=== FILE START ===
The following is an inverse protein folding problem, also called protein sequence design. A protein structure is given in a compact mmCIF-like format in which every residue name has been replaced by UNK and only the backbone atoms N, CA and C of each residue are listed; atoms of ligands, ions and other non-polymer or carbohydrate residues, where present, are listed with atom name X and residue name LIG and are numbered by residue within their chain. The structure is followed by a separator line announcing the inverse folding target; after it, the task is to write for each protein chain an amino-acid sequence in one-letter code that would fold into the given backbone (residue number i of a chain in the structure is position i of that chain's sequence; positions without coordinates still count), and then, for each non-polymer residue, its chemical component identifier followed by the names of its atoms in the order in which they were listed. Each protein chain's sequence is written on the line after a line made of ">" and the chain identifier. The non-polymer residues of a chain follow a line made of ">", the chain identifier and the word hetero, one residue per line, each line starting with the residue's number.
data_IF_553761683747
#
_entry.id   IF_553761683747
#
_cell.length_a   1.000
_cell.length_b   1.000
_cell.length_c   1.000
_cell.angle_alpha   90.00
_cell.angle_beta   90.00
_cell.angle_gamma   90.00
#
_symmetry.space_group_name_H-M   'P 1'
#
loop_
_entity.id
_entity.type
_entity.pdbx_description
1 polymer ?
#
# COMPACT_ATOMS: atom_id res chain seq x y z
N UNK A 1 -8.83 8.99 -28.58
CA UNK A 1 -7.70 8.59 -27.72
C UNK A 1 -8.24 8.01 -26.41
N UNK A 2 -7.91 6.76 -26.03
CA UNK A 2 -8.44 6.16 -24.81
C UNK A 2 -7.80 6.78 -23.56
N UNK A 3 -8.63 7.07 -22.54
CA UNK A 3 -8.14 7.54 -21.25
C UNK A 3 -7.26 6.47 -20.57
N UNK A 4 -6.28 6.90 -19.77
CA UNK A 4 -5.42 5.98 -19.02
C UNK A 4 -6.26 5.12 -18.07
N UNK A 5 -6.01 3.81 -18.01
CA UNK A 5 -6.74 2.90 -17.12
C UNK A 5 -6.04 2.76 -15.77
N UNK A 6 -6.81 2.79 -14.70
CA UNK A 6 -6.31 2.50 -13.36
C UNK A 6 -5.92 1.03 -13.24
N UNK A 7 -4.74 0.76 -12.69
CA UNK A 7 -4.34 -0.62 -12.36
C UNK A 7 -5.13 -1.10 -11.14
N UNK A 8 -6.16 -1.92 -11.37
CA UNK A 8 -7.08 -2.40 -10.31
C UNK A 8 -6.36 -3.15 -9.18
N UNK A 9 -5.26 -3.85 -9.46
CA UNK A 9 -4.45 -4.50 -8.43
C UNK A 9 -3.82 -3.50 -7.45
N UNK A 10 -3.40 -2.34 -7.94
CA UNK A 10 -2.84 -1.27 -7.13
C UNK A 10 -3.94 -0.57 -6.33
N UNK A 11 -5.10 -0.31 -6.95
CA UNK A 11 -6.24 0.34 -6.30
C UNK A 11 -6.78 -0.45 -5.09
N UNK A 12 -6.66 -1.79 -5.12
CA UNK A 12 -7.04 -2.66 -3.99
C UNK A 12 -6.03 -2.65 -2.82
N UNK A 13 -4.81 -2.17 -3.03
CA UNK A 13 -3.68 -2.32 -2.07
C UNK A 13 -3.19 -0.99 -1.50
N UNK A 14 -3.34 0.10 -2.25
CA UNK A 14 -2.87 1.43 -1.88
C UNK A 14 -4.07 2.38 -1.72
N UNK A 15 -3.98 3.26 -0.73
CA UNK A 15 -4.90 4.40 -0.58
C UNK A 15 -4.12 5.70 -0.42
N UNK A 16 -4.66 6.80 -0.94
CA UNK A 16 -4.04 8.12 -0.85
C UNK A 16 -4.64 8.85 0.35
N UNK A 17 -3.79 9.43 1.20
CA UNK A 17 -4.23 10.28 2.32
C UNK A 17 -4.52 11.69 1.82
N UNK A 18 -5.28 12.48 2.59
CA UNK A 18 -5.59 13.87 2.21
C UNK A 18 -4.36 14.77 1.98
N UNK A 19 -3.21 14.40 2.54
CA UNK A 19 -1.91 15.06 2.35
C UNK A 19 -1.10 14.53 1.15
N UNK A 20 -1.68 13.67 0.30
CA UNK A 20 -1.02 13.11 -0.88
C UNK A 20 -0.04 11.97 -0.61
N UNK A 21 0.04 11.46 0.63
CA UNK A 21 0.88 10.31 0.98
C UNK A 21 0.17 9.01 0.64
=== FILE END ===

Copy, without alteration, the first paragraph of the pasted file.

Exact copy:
The following is an inverse protein folding problem, also called protein sequence design. A protein structure is given in a compact mmCIF-like format in which every residue name has been replaced by UNK and only the backbone atoms N, CA and C of each residue are listed; atoms of ligands, ions and other non-polymer or carbohydrate residues, where present, are listed with atom name X and residue name LIG and are numbered by residue within their chain. The structure is followed by a separator line announcing the inverse folding target; after it, the task is to write for each protein chain an amino-acid sequence in one-letter code that would fold into the given backbone (residue number i of a chain in the structure is position i of that chain's sequence; positions without coordinates still count), and then, for each non-polymer residue, its chemical component identifier followed by the names of its atoms in the order in which they were listed. Each protein chain's sequence is written on the line after a line made of ">" and the chain identifier. The non-polymer residues of a chain follow a line made of ">", the chain identifier and the word hetero, one residue per line, each line starting with the residue's number.